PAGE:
I would also hold that BCSS has standing to challenge the 2002 amendment. The main opinion bases its holding that BCSS's complaint is due to be dismissed as to the 2002 amendment on the ground that BCSS does not provide water services, but the effect of the 2002 amendment was to increase the geographic scope of ECBC's service area. I agree that the 2002 amendment's expansion of ECBC's geographic scope did not initially harm BCSS because ECBC, at that time, did not provide sewer services. However, after the 2008 amendment, ECBC was authorized to provide sewer services throughout its entire geographic service area, which, after 2002, included the expanded service area. Testimony indicated that BCSS was adequately prepared to provide sewer services in the expanded service area and, in fact, that it was already providing sewer services in some of ECBC's service area. Thus, although it appears that the 2002 amendment, standing alone, would not have harmed BCSS, the collective effect of the two amendments may impede BCSS's ability to provide sewer services in the expanded service area. As a result, I would hold that BCSS has standing to challenge the 2002 amendment and to seek a declaratory judgment regarding its right to provide sewer services in the expanded service area.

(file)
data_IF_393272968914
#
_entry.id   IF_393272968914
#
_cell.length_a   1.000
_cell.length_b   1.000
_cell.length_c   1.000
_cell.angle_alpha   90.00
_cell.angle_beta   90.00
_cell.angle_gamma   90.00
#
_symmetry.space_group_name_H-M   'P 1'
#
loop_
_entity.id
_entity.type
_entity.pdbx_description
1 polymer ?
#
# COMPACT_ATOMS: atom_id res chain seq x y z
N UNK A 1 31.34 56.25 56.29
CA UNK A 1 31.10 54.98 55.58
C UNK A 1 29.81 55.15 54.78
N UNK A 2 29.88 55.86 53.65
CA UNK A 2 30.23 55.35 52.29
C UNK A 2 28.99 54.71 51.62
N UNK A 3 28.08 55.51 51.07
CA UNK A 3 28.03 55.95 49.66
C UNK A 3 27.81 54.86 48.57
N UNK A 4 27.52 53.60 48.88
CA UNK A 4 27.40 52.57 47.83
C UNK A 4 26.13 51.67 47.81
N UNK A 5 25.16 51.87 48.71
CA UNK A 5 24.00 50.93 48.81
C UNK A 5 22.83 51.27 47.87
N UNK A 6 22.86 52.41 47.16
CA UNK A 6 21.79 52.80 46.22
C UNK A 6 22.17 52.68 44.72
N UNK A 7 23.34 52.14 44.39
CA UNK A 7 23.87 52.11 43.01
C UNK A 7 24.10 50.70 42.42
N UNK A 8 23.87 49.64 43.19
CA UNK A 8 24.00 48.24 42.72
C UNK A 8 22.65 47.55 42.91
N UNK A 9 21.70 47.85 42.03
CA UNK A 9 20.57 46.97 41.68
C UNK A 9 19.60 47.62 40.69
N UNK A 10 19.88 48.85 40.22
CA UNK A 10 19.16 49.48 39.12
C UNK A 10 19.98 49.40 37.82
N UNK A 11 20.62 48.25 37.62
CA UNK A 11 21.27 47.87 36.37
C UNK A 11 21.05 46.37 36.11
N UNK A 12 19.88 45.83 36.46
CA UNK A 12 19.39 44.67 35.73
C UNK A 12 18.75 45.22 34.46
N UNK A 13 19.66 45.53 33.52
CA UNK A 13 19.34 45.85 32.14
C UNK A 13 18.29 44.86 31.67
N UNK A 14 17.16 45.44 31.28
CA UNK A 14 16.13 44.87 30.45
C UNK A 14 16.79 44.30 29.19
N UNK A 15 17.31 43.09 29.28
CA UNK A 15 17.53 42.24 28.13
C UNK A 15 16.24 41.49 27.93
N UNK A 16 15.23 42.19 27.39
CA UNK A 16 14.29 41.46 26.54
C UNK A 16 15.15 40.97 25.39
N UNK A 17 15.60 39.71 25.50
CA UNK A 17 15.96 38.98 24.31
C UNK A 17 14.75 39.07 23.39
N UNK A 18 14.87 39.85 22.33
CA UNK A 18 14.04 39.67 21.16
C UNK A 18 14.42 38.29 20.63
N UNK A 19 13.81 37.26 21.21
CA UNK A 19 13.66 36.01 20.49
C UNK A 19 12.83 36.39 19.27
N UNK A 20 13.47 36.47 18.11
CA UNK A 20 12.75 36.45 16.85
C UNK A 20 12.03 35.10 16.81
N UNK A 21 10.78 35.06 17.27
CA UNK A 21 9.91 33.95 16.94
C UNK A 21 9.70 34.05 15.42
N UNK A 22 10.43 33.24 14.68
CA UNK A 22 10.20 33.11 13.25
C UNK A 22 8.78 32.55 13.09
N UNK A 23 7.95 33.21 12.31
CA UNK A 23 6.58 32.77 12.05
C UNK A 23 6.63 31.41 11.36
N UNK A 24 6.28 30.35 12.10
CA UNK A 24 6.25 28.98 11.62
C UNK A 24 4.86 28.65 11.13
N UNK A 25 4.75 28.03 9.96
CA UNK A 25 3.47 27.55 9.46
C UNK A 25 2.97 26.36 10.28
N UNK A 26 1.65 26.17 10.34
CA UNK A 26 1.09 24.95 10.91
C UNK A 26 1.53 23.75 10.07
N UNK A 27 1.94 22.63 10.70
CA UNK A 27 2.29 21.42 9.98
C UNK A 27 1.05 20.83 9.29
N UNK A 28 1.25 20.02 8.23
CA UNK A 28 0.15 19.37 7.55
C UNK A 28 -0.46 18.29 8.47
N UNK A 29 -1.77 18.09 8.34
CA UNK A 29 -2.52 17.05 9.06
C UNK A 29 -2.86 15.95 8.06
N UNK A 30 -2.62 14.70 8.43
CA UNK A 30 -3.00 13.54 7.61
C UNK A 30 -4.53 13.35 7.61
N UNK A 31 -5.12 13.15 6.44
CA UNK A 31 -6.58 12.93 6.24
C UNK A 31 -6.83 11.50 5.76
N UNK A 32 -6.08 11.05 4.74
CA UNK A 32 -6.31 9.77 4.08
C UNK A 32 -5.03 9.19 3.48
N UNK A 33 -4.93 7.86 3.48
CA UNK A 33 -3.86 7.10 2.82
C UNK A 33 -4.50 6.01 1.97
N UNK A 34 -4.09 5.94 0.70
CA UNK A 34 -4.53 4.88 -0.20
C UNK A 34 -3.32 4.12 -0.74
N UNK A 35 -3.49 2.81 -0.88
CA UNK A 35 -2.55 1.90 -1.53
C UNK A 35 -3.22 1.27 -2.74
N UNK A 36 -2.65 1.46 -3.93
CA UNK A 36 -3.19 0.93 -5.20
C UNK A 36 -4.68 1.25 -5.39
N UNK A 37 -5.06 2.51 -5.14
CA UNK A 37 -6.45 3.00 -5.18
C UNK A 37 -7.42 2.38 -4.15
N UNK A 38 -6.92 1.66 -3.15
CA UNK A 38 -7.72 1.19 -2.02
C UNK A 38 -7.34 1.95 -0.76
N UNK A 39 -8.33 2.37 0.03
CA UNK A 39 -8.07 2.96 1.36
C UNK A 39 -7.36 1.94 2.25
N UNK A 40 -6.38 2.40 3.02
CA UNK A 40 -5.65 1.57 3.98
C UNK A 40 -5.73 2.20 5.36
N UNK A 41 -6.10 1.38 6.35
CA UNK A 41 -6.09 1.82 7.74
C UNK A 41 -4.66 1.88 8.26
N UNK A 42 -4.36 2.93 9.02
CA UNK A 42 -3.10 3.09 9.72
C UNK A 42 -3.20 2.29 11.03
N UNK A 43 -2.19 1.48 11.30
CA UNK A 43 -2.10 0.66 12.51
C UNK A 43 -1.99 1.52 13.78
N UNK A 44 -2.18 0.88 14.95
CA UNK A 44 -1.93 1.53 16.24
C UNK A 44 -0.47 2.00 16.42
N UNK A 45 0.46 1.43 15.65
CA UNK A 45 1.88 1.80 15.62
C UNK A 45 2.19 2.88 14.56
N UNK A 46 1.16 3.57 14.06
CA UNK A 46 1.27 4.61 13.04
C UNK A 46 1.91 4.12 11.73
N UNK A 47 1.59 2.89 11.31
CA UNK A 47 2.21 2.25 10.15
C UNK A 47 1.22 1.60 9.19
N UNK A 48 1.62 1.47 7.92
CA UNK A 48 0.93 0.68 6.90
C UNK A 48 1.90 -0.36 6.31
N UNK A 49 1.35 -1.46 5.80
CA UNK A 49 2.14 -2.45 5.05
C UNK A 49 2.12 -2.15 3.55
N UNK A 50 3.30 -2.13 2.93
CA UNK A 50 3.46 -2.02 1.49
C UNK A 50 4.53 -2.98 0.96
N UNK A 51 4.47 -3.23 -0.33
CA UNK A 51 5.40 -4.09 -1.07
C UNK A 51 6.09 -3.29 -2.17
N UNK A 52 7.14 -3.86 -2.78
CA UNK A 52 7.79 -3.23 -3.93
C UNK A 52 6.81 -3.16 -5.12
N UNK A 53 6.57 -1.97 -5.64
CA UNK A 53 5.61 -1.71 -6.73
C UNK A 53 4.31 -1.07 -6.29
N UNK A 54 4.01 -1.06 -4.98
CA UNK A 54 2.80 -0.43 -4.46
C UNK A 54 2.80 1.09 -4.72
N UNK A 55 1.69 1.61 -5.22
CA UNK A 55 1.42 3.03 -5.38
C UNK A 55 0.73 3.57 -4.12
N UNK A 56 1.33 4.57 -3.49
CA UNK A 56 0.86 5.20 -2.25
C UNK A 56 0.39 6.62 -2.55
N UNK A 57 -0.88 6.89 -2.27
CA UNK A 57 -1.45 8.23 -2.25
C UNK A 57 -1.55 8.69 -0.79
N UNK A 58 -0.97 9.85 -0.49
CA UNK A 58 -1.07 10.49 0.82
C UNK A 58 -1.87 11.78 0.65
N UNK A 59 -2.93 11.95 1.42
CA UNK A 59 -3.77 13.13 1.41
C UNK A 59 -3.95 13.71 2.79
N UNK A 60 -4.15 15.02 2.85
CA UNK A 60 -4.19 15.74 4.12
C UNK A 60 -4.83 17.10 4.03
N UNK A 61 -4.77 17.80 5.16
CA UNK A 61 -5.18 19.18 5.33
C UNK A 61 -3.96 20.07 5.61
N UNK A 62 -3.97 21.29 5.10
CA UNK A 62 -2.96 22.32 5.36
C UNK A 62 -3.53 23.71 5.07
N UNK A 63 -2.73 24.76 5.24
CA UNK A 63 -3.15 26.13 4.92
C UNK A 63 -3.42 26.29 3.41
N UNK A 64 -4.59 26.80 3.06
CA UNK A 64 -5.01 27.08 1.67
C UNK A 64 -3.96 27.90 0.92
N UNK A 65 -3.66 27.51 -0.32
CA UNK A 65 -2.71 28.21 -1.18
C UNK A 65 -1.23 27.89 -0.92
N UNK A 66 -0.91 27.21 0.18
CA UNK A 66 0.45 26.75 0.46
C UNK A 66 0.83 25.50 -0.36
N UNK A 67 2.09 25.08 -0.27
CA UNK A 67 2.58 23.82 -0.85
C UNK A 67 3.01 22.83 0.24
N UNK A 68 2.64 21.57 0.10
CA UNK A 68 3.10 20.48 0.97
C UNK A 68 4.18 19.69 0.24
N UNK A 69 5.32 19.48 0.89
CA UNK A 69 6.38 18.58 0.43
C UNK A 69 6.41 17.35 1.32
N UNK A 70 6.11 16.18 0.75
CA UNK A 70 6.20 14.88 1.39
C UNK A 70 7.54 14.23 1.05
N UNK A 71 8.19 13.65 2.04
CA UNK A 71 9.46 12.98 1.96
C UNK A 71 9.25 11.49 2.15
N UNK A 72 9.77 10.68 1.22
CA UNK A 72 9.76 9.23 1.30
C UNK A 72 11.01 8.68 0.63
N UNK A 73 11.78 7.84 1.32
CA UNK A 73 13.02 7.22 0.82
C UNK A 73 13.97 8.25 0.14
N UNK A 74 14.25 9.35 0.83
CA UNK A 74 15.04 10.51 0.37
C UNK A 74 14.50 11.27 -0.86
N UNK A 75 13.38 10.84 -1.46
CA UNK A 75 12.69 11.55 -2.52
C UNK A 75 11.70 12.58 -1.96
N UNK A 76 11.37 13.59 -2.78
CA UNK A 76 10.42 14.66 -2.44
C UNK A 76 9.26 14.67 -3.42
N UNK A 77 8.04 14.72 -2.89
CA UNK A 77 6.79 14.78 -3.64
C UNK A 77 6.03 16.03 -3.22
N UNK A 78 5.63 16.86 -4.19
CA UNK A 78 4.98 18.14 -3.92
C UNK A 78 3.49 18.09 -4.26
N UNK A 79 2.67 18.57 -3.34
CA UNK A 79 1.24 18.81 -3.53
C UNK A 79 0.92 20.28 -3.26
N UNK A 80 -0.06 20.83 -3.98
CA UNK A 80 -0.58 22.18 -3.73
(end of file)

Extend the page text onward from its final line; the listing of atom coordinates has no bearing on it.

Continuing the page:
Regarding the 2008 amendment, it is undisputed that ECBC has no plans to construct a sewer system or to provide sewer services in the expanded service area. Rather, testimony indicated that ECBC hoped to regulate sewer services in that area and that it applied for the 2008 amendment only so that it could charge franchise fees to third-party providers who wanted to provide sewer services in the expanded service area. In fact, ECBC attempted to assert this authority with BCSS. The record indicates that, upon learning of BCSS's permits to place sewer lines in the expanded service area, ECBC sent a letter to BCSS requesting that it cease any placement of sewer lines in the expanded service area and that it submit all plans and specifications concerning the placement of sewer lines to ECBC. ECBC forwarded the letter to the Baldwin County Commission ("the BCC") and requested that the BCC not issue further permits for any sewer system to be located in the expanded service area without the prior approval of ECBC. BCSS did not comply with ECBC's request. However, testimony indicated that the BCC shut down BCSS's operations for 36 days before BCSS was able to continue laying sewer lines.